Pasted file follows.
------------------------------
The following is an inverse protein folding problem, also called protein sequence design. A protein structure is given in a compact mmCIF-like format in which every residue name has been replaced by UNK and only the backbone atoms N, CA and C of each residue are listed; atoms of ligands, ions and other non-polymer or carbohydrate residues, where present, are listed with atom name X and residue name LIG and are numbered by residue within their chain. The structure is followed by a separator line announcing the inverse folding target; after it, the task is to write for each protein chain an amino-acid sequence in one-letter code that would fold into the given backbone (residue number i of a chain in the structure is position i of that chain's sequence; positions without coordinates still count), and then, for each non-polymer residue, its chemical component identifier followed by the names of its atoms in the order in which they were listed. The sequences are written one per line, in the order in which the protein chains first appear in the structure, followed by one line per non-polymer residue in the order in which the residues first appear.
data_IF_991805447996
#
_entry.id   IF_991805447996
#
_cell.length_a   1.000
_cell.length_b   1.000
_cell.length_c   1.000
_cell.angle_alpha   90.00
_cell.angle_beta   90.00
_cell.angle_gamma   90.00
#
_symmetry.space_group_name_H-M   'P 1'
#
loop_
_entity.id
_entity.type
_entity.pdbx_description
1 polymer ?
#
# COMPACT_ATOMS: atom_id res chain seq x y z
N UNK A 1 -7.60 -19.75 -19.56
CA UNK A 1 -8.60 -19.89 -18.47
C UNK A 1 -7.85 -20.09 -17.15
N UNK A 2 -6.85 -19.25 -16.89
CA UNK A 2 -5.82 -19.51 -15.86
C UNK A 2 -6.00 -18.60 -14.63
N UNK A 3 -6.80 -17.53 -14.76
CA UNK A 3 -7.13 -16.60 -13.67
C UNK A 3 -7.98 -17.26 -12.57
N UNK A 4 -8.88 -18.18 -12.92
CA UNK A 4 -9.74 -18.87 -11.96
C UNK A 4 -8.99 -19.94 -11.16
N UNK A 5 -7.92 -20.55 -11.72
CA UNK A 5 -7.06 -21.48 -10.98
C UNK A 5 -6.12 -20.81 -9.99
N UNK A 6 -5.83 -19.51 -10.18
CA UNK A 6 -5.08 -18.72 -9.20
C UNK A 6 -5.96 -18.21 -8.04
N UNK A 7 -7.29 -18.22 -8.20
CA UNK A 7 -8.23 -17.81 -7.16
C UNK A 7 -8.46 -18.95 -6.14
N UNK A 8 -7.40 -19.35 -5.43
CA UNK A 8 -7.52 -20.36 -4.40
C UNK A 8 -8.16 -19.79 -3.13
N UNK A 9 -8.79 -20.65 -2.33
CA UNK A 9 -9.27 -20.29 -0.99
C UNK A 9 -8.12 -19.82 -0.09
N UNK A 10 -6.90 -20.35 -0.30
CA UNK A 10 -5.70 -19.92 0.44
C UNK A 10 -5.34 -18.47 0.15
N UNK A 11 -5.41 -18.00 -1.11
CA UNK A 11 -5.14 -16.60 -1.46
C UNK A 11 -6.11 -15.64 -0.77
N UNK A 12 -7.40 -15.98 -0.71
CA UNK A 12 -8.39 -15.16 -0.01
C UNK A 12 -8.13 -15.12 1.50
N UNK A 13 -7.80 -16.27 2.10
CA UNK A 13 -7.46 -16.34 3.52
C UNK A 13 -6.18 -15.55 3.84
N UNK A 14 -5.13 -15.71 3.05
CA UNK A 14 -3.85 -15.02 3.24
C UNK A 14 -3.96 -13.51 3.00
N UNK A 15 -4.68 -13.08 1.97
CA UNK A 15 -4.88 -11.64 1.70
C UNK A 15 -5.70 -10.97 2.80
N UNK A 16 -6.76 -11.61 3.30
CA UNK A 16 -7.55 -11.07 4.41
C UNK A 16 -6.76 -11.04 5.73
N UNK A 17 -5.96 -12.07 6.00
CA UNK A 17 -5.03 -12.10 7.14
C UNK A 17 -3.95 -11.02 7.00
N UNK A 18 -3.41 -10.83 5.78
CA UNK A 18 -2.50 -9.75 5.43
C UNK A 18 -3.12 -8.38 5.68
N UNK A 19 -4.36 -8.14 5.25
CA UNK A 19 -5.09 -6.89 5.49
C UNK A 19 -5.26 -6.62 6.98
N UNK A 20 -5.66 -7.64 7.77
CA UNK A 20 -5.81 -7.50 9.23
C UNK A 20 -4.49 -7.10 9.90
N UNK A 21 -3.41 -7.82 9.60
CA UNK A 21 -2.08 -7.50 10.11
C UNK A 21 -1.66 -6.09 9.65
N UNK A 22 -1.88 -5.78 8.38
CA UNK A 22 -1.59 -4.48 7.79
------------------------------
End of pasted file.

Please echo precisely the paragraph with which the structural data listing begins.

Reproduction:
The following is an inverse protein folding problem, also called protein sequence design. A protein structure is given in a compact mmCIF-like format in which every residue name has been replaced by UNK and only the backbone atoms N, CA and C of each residue are listed; atoms of ligands, ions and other non-polymer or carbohydrate residues, where present, are listed with atom name X and residue name LIG and are numbered by residue within their chain. The structure is followed by a separator line announcing the inverse folding target; after it, the task is to write for each protein chain an amino-acid sequence in one-letter code that would fold into the given backbone (residue number i of a chain in the structure is position i of that chain's sequence; positions without coordinates still count), and then, for each non-polymer residue, its chemical component identifier followed by the names of its atoms in the order in which they were listed. The sequences are written one per line, in the order in which the protein chains first appear in the structure, followed by one line per non-polymer residue in the order in which the residues first appear.